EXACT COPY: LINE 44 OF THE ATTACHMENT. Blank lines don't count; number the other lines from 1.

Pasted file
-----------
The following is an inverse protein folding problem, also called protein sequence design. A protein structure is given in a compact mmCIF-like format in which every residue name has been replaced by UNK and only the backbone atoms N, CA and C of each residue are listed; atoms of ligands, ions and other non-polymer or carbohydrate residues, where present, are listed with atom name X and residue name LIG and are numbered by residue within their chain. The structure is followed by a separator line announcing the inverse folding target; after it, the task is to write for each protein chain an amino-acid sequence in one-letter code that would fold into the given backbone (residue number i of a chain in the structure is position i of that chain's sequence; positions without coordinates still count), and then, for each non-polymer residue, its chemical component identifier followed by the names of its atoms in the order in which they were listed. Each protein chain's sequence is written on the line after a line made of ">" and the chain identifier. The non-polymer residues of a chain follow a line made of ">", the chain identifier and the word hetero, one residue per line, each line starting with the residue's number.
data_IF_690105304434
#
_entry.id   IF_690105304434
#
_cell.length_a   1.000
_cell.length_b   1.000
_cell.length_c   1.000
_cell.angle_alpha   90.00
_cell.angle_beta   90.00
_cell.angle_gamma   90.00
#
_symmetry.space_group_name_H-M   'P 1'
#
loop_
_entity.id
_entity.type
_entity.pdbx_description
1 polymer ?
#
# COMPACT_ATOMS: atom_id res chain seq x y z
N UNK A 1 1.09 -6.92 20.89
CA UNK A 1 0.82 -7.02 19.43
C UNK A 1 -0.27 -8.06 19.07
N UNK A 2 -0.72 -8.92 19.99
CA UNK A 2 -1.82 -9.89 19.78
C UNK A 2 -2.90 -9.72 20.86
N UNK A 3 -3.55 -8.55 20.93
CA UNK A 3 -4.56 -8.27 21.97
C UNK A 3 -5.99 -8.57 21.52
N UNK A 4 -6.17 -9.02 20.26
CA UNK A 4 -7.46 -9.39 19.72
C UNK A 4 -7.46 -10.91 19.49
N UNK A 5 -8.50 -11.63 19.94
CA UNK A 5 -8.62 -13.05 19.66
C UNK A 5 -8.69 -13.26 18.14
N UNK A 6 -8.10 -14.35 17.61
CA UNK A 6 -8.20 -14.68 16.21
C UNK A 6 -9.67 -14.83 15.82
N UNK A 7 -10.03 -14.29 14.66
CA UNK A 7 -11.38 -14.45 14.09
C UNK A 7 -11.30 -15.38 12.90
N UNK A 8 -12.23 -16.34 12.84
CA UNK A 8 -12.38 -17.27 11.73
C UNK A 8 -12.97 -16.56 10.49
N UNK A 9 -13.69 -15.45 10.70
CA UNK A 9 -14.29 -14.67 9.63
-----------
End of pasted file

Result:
CA UNK A 8 -12.38 -17.27 11.73